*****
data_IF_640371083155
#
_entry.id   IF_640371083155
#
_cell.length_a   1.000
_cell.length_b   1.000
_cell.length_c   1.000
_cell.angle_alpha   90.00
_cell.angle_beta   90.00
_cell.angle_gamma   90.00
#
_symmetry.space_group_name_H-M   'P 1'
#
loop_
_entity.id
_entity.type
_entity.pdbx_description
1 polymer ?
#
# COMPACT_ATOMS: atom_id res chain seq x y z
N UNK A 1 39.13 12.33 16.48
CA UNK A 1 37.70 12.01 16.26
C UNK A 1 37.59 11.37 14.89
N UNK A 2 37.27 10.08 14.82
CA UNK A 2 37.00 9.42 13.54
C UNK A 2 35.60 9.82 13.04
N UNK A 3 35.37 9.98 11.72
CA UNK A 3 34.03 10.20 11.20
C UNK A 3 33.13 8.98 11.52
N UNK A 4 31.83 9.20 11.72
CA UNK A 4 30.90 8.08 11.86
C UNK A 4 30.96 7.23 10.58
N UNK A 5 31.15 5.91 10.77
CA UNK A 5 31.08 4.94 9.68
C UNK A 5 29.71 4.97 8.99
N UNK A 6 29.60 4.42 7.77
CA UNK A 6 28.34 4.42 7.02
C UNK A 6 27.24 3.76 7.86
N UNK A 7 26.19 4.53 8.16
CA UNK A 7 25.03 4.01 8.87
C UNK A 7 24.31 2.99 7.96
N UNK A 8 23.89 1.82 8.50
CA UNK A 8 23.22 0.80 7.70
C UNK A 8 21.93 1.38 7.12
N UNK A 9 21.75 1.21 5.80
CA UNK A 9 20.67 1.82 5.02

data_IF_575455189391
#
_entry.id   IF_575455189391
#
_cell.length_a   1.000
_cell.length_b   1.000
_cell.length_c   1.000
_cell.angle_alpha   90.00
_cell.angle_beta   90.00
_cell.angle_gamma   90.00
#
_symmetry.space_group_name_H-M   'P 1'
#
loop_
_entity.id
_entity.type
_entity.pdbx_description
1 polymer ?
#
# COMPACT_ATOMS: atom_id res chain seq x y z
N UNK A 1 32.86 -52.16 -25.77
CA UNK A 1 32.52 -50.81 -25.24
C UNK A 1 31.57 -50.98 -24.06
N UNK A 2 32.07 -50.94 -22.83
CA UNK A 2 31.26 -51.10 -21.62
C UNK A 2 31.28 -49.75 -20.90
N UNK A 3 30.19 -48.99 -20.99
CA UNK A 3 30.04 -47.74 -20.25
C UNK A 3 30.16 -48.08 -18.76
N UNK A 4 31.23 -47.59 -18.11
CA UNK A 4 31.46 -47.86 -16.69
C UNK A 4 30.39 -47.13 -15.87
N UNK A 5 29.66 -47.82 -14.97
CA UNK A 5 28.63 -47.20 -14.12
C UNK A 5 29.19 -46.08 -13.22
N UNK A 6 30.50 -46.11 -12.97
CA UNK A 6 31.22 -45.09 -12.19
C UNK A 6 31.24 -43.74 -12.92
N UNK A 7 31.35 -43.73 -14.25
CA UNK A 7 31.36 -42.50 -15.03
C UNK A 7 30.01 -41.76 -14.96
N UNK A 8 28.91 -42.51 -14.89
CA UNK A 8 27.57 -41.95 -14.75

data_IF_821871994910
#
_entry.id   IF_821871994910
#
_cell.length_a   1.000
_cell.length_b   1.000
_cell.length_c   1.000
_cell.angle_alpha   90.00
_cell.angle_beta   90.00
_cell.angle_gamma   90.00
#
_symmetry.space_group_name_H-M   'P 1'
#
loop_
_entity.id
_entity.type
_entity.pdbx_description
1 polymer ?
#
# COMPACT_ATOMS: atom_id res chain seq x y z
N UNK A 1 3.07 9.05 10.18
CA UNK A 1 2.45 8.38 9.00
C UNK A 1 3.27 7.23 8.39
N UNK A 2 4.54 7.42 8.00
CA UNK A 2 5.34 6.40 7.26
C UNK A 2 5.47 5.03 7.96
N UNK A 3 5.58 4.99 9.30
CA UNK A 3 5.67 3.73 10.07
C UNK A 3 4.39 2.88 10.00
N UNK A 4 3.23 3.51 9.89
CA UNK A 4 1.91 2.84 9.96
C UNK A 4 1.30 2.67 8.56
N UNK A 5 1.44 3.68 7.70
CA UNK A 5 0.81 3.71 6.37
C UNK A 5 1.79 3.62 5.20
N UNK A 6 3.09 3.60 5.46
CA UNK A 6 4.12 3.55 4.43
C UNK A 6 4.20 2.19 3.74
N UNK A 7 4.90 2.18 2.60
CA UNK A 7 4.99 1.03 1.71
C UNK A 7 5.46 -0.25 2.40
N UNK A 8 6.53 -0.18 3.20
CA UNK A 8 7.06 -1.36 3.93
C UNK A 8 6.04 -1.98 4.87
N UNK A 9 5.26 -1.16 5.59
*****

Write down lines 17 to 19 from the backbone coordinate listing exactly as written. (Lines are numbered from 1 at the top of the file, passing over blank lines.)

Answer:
_entity.pdbx_description
1 polymer ?
#